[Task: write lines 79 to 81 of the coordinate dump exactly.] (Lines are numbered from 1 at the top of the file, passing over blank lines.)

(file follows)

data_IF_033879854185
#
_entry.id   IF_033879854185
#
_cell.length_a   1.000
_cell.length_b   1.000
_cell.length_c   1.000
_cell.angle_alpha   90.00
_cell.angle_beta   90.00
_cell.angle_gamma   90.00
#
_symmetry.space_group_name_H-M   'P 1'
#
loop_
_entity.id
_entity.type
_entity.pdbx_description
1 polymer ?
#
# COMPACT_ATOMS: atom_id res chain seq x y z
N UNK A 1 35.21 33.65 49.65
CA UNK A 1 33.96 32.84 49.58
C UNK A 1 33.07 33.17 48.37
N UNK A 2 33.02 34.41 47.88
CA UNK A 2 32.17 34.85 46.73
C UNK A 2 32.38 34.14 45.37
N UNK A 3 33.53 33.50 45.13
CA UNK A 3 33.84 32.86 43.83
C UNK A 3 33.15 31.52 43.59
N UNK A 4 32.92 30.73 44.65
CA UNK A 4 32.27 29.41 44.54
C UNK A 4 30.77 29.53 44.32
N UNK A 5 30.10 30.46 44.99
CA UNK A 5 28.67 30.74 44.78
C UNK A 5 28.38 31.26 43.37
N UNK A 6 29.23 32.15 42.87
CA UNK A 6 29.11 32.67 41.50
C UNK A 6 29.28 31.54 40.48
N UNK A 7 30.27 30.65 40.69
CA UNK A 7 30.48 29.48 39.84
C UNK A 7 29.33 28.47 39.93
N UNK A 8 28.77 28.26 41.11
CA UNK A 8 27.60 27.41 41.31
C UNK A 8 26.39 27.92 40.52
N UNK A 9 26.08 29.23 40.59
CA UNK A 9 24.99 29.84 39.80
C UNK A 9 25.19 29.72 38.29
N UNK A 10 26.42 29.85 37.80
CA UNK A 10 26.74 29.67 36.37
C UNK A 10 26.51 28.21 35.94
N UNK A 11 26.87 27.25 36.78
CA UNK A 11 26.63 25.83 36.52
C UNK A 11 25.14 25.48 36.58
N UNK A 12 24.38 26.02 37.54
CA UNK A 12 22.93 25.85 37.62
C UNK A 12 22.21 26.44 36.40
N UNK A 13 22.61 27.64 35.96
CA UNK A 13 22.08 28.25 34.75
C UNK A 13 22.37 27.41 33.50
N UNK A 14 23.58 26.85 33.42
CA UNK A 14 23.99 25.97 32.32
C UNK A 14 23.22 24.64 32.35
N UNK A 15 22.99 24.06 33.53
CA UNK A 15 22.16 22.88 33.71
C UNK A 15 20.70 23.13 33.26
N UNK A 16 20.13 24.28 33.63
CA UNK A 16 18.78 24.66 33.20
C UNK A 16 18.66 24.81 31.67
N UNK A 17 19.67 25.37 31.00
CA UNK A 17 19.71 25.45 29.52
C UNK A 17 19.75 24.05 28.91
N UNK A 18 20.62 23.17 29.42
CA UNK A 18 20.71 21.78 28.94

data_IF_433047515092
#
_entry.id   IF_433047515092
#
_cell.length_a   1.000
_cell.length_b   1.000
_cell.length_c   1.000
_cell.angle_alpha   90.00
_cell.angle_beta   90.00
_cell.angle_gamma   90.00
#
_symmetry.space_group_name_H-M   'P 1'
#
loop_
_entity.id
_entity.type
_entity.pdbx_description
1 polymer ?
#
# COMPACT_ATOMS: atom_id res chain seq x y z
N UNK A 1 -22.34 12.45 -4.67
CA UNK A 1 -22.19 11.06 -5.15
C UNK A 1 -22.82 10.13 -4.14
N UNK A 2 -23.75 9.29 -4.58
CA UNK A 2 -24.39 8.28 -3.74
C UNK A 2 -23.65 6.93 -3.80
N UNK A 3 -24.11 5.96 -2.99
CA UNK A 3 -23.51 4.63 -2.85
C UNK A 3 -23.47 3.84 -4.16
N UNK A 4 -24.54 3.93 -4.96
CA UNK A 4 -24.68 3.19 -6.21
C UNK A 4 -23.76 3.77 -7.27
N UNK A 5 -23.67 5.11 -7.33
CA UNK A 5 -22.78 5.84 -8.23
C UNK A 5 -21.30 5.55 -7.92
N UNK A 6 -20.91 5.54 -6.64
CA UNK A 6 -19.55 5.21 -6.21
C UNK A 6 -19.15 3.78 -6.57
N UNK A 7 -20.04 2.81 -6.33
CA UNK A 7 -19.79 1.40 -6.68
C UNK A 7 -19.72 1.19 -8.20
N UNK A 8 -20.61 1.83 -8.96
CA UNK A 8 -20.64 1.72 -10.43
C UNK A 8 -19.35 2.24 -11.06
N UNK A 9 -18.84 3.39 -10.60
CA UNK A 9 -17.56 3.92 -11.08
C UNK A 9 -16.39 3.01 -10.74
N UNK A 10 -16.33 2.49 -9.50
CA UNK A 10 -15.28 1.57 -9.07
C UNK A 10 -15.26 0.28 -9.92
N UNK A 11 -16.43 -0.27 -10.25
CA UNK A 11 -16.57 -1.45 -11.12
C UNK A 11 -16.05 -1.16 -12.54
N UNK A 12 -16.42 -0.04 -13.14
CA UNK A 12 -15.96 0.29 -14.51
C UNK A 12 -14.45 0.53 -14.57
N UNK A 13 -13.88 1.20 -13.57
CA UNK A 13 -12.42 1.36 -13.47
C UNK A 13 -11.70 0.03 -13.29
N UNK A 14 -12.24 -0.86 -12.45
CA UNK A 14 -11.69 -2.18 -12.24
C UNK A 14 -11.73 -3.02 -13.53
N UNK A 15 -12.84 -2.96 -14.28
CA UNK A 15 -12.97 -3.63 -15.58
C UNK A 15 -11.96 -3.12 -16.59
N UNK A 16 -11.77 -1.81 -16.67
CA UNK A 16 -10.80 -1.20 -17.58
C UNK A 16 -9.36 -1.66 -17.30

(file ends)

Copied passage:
_cell.length_b   1.000
_cell.length_c   1.000
_cell.angle_alpha   90.00